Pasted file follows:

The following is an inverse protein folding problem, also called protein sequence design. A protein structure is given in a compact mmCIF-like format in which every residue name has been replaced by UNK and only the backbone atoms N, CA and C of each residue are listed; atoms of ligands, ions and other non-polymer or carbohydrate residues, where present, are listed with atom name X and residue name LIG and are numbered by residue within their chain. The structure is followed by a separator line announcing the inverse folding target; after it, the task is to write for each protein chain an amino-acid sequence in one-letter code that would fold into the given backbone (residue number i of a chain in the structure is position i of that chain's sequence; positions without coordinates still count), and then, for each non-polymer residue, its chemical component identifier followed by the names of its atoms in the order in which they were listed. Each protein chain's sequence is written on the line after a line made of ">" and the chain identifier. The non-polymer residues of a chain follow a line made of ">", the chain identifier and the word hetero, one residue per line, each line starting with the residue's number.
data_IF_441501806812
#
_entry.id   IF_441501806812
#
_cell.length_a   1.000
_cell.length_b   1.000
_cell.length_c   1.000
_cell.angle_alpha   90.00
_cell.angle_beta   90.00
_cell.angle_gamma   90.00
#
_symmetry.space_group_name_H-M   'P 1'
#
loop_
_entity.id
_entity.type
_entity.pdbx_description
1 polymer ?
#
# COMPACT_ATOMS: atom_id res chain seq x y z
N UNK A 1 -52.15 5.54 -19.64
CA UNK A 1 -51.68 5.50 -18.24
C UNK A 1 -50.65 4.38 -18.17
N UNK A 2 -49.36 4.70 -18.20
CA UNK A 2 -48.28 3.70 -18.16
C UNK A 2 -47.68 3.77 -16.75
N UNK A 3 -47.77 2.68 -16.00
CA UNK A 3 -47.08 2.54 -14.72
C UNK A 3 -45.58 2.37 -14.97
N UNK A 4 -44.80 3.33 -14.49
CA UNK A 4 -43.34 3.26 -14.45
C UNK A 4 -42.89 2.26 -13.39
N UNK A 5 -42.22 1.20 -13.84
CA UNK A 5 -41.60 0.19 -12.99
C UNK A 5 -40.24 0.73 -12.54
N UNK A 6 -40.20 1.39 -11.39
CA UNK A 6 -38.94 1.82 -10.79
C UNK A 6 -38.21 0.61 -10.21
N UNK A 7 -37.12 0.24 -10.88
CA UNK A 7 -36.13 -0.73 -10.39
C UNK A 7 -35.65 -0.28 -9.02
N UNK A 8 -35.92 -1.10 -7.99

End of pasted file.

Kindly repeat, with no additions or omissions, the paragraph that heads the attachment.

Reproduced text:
The following is an inverse protein folding problem, also called protein sequence design. A protein structure is given in a compact mmCIF-like format in which every residue name has been replaced by UNK and only the backbone atoms N, CA and C of each residue are listed; atoms of ligands, ions and other non-polymer or carbohydrate residues, where present, are listed with atom name X and residue name LIG and are numbered by residue within their chain. The structure is followed by a separator line announcing the inverse folding target; after it, the task is to write for each protein chain an amino-acid sequence in one-letter code that would fold into the given backbone (residue number i of a chain in the structure is position i of that chain's sequence; positions without coordinates still count), and then, for each non-polymer residue, its chemical component identifier followed by the names of its atoms in the order in which they were listed. Each protein chain's sequence is written on the line after a line made of ">" and the chain identifier. The non-polymer residues of a chain follow a line made of ">", the chain identifier and the word hetero, one residue per line, each line starting with the residue's number.